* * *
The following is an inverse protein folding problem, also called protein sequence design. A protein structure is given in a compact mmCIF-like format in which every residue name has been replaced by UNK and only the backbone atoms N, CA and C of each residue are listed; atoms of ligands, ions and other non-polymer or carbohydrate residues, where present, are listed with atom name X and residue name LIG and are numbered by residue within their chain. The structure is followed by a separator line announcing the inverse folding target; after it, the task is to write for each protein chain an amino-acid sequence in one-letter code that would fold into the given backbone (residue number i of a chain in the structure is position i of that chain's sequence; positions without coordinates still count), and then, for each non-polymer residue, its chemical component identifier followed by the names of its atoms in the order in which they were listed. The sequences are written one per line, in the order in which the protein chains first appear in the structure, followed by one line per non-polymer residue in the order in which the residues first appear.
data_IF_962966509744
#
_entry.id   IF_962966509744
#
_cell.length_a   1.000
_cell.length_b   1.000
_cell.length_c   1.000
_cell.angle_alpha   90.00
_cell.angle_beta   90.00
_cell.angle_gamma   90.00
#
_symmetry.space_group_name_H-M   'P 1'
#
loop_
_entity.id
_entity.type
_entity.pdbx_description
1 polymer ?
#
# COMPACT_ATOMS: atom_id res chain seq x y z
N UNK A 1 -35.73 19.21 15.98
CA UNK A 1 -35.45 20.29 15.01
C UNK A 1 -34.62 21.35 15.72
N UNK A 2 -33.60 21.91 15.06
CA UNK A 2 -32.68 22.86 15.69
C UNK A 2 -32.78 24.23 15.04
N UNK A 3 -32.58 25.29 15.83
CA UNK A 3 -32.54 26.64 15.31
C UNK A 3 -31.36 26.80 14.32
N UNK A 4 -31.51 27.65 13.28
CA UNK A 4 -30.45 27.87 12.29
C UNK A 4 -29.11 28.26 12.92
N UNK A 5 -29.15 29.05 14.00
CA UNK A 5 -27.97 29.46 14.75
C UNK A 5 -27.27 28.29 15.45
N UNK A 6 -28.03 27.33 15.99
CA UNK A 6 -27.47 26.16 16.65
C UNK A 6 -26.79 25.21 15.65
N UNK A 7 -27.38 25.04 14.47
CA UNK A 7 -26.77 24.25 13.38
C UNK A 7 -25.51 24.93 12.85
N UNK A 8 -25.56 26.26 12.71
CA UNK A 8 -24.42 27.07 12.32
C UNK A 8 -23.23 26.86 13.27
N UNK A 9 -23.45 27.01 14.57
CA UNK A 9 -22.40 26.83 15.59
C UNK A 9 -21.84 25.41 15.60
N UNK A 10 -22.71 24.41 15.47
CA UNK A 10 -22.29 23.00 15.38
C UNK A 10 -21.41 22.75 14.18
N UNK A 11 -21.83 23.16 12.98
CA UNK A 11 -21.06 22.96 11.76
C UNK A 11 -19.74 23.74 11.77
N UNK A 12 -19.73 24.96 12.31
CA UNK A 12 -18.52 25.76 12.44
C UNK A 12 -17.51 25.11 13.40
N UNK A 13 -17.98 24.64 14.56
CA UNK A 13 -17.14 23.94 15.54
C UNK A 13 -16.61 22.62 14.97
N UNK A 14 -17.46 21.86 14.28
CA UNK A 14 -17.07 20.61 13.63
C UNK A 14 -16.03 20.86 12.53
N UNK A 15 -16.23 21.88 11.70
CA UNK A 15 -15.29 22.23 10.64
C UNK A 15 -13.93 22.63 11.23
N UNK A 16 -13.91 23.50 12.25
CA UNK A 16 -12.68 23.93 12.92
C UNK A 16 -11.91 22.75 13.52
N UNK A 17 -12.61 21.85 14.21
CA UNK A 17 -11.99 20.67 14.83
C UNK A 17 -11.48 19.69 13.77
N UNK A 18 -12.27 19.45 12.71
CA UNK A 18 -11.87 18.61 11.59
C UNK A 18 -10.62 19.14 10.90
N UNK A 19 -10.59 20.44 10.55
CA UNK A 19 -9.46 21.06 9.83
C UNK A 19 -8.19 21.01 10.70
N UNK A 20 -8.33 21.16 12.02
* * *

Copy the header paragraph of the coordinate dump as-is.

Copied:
The following is an inverse protein folding problem, also called protein sequence design. A protein structure is given in a compact mmCIF-like format in which every residue name has been replaced by UNK and only the backbone atoms N, CA and C of each residue are listed; atoms of ligands, ions and other non-polymer or carbohydrate residues, where present, are listed with atom name X and residue name LIG and are numbered by residue within their chain. The structure is followed by a separator line announcing the inverse folding target; after it, the task is to write for each protein chain an amino-acid sequence in one-letter code that would fold into the given backbone (residue number i of a chain in the structure is position i of that chain's sequence; positions without coordinates still count), and then, for each non-polymer residue, its chemical component identifier followed by the names of its atoms in the order in which they were listed. The sequences are written one per line, in the order in which the protein chains first appear in the structure, followed by one line per non-polymer residue in the order in which the residues first appear.